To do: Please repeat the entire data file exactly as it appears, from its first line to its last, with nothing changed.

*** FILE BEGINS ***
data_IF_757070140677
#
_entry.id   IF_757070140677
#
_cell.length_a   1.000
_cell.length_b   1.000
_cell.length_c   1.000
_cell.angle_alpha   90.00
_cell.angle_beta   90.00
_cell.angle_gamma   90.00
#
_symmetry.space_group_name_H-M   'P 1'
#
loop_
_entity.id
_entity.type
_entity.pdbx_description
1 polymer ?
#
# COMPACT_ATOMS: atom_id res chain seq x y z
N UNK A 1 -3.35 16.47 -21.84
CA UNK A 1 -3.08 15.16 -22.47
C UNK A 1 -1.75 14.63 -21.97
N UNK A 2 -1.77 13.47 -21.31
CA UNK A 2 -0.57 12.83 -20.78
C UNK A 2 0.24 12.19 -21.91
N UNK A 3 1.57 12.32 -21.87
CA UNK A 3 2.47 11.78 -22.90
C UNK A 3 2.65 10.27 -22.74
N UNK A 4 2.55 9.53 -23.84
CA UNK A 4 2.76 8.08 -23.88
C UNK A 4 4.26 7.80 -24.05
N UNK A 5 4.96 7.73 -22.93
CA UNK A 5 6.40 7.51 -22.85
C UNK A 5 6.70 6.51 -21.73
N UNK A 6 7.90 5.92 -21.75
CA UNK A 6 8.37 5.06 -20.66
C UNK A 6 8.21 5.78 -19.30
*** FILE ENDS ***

data_IF_757070140677
#
_entry.id   IF_757070140677
#
_cell.length_a   1.000
_cell.length_b   1.000
_cell.length_c   1.000
_cell.angle_alpha   90.00
_cell.angle_beta   90.00
_cell.angle_gamma   90.00
#
_symmetry.space_group_name_H-M   'P 1'
#
loop_
_entity.id
_entity.type
_entity.pdbx_description
1 polymer ?
#
# COMPACT_ATOMS: atom_id res chain seq x y z
N UNK A 1 -3.35 16.47 -21.84
CA UNK A 1 -3.08 15.16 -22.47
C UNK A 1 -1.75 14.63 -21.97
N UNK A 2 -1.77 13.47 -21.31
CA UNK A 2 -0.57 12.83 -20.78
C UNK A 2 0.24 12.19 -21.91
N UNK A 3 1.57 12.32 -21.87
CA UNK A 3 2.47 11.78 -22.90
C UNK A 3 2.65 10.27 -22.74
N UNK A 4 2.55 9.53 -23.84
CA UNK A 4 2.76 8.08 -23.88
C UNK A 4 4.26 7.80 -24.05
N UNK A 5 4.96 7.73 -22.93
CA UNK A 5 6.40 7.51 -22.85
C UNK A 5 6.70 6.51 -21.73
N UNK A 6 7.90 5.92 -21.75
CA UNK A 6 8.37 5.06 -20.66
C UNK A 6 8.21 5.78 -19.30